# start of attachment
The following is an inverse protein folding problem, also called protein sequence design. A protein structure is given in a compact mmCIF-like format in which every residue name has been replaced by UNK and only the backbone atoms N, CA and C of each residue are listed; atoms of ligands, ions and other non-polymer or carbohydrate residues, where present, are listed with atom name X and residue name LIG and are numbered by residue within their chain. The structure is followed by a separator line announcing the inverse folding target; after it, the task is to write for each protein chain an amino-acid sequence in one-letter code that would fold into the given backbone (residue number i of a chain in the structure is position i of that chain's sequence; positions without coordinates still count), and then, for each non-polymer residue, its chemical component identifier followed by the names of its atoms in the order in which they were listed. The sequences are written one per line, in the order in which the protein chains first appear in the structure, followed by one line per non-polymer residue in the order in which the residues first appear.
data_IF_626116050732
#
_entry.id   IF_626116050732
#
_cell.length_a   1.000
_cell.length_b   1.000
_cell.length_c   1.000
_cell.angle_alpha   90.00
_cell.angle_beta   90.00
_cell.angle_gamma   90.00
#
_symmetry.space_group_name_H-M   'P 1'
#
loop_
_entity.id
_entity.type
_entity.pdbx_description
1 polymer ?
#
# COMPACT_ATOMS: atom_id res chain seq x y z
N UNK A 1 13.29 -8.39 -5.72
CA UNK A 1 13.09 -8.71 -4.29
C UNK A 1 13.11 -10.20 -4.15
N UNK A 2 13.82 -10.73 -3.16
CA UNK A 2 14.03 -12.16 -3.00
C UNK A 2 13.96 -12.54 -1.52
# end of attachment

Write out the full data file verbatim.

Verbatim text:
The following is an inverse protein folding problem, also called protein sequence design. A protein structure is given in a compact mmCIF-like format in which every residue name has been replaced by UNK and only the backbone atoms N, CA and C of each residue are listed; atoms of ligands, ions and other non-polymer or carbohydrate residues, where present, are listed with atom name X and residue name LIG and are numbered by residue within their chain. The structure is followed by a separator line announcing the inverse folding target; after it, the task is to write for each protein chain an amino-acid sequence in one-letter code that would fold into the given backbone (residue number i of a chain in the structure is position i of that chain's sequence; positions without coordinates still count), and then, for each non-polymer residue, its chemical component identifier followed by the names of its atoms in the order in which they were listed. The sequences are written one per line, in the order in which the protein chains first appear in the structure, followed by one line per non-polymer residue in the order in which the residues first appear.
data_IF_626116050732
#
_entry.id   IF_626116050732
#
_cell.length_a   1.000
_cell.length_b   1.000
_cell.length_c   1.000
_cell.angle_alpha   90.00
_cell.angle_beta   90.00
_cell.angle_gamma   90.00
#
_symmetry.space_group_name_H-M   'P 1'
#
loop_
_entity.id
_entity.type
_entity.pdbx_description
1 polymer ?
#
# COMPACT_ATOMS: atom_id res chain seq x y z
N UNK A 1 13.29 -8.39 -5.72
CA UNK A 1 13.09 -8.71 -4.29
C UNK A 1 13.11 -10.20 -4.15
N UNK A 2 13.82 -10.73 -3.16
CA UNK A 2 14.03 -12.16 -3.00
C UNK A 2 13.96 -12.54 -1.52